The first major hurricane of the Eastern Pacific season strengthened as it came to a halt off Mexico early on Monday but forecasters expected it to head out to sea later in the week and not pound the coast.

Communities on Mexico's southern Pacific coast battened down the hatches on Sunday night as Hurricane Raymond rumbled slowly toward Acapulco, where storms wrecking homes, roads and cars and stranded tourists last month.

The Miami-based National Hurricane Center upgraded Raymond in the early hours of Monday to category three from category two, saying winds speeds had picked up to 120 miles per hour.

But it had stopped moving about 100 nautical miles off Mexico, was likely to remain stationary on Monday, then move westwards out to sea by late Tuesday or Wednesday.

"Guidance no longer brings the hurricane inland and if this trend continues the warnings for Mexico could be altered," the NHC said on its website.

Heavy rainfall would continue over south-central Mexico during the next few days, causing life-threatening flash floods and mud slides, the agency said.

Late on Sunday, authorities closed schools in Acapulco, the port of Lazaro Cardenas and other parts of the southwestern coastline of Mexico threatened by Raymond.

Mexico has no major oil installations in the path of the hurricane.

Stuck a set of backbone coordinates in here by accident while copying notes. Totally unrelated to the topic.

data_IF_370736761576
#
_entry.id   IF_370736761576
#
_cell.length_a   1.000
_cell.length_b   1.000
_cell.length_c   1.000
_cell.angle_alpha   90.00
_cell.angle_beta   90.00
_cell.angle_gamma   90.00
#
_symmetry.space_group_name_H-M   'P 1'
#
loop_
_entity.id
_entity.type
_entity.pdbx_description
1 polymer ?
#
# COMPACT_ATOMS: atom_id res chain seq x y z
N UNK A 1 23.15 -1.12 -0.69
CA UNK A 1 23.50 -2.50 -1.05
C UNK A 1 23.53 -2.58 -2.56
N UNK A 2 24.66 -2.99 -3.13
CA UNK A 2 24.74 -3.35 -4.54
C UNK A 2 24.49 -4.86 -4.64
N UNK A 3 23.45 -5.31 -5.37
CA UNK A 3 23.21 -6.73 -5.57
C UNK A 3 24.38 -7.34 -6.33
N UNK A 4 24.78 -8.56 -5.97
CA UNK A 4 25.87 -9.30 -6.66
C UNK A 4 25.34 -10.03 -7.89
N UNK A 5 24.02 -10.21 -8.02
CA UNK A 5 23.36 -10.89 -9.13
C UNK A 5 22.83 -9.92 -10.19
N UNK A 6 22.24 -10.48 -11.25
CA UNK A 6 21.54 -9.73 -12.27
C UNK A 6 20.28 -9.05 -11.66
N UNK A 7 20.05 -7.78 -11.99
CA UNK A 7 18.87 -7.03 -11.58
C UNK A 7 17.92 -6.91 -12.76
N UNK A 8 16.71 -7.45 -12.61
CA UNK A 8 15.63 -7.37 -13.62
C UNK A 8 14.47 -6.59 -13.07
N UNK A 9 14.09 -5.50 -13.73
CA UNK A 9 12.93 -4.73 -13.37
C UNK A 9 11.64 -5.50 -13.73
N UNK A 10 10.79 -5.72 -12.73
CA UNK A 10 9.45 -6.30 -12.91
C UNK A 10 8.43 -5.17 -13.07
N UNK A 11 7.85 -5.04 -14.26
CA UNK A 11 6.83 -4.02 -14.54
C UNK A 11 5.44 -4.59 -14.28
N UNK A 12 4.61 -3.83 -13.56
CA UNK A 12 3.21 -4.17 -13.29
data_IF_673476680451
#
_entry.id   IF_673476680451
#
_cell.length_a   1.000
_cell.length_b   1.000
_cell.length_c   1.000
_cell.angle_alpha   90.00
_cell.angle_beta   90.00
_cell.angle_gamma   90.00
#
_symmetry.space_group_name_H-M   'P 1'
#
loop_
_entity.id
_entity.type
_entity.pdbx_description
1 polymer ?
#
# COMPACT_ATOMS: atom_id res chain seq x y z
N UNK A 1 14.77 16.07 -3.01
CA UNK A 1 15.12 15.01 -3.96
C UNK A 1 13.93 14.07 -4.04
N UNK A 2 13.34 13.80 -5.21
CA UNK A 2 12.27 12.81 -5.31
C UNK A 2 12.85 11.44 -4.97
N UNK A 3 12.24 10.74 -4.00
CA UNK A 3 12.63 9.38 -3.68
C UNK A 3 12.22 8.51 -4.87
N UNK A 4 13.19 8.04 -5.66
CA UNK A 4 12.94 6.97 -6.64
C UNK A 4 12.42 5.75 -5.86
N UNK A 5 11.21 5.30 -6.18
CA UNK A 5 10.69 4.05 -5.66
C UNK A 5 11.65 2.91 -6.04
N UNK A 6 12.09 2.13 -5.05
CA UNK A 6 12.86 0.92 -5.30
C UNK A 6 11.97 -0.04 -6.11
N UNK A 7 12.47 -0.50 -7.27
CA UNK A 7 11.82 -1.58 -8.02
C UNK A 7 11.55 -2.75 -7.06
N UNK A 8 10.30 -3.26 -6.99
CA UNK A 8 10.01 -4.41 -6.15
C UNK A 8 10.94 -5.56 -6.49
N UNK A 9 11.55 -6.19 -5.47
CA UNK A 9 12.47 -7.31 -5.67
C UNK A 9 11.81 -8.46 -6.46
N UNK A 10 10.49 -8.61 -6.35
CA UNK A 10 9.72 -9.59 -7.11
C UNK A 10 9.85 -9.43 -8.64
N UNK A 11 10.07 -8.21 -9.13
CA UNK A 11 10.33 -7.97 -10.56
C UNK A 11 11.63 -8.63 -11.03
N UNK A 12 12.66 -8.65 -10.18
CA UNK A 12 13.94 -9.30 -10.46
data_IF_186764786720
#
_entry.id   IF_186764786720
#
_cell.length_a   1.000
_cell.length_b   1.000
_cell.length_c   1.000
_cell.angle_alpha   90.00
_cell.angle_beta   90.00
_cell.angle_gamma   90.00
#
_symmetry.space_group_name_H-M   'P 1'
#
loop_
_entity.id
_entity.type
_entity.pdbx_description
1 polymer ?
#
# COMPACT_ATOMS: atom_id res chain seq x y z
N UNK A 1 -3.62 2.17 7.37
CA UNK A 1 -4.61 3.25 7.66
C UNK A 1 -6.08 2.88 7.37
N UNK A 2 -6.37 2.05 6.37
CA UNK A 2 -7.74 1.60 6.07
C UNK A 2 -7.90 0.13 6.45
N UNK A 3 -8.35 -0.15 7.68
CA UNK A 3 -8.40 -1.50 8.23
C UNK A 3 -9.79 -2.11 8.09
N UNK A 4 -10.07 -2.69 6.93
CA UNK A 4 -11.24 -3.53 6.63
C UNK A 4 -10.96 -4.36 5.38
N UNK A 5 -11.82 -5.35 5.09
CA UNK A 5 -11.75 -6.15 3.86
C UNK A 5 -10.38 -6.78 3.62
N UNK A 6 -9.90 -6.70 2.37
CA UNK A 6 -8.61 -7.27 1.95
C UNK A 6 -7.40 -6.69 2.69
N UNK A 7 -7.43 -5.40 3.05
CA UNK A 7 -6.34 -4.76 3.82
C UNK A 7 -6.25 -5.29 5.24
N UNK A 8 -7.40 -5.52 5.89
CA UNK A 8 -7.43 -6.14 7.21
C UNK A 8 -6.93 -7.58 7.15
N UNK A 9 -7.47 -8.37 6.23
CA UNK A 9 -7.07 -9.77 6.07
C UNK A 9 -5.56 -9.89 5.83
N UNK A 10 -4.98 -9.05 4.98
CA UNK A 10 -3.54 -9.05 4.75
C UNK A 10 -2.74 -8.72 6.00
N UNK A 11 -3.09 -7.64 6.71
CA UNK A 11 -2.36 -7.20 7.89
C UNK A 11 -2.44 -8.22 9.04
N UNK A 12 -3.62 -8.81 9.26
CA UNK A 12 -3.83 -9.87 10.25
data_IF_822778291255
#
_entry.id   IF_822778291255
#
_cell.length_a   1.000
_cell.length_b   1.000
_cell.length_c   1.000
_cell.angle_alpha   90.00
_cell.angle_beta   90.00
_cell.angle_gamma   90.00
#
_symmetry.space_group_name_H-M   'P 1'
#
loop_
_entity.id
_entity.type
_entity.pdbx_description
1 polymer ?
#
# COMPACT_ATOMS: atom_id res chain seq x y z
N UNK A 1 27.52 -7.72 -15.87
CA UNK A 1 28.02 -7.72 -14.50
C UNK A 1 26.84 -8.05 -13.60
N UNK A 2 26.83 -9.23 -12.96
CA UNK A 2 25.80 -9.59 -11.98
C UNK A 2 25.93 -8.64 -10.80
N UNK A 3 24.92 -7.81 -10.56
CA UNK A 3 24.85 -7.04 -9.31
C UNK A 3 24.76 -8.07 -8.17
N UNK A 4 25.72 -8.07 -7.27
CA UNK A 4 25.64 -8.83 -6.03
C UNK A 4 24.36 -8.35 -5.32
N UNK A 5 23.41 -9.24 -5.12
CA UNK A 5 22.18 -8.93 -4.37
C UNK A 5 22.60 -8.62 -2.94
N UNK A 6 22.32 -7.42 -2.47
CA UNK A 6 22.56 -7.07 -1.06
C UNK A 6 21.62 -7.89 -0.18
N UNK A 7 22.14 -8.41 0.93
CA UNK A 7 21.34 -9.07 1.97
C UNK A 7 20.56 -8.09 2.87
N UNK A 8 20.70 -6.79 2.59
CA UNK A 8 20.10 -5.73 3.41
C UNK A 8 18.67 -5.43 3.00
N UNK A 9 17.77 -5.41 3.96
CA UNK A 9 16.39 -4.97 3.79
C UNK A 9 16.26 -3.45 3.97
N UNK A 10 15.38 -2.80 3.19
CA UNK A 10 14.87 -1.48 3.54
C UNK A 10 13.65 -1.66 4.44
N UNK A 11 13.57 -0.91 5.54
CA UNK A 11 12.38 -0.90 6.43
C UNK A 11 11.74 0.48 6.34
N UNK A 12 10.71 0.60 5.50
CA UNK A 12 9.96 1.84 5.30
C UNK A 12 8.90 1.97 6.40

Hurricane alerts were issued from Acapulco, which lies in Guerrero state, to Lazaro Cardenas to the northwest in Michoacan state.

Angel Aguirre, the governor of Guerrero, urged people to leave areas at high risk of flooding, and Michoacan's government said all maritime activity and road travel should be avoided.

Mexico suffered its worst floods on record in mid-September when tropical storms Manuel and Ingrid converged from the Pacific and the Gulf of Mexico, killing more than 150 people and causing damage estimated at around $6 billion.

Acapulco, whose economy relies heavily on tourism, reported its worst hotel occupancy rates on record after those storms and was only just beginning to recover.

Up to six inches of rain could hit the coast, Mexico's national meteorological service (SMN) forecast.

Mexico's Gulf Coast is also facing heavy rains due to the advance of a cold front from the north, the government said.

The flooding, mudslides and displacement of thousands of people caused by the recent storms have heightened the risk of waterborne illness in Mexico. The country has recorded its first local transmission of cholera in just over a decade.

Follow us on twitter.com/foxnewslatino
Like us at facebook.com/foxnewslatino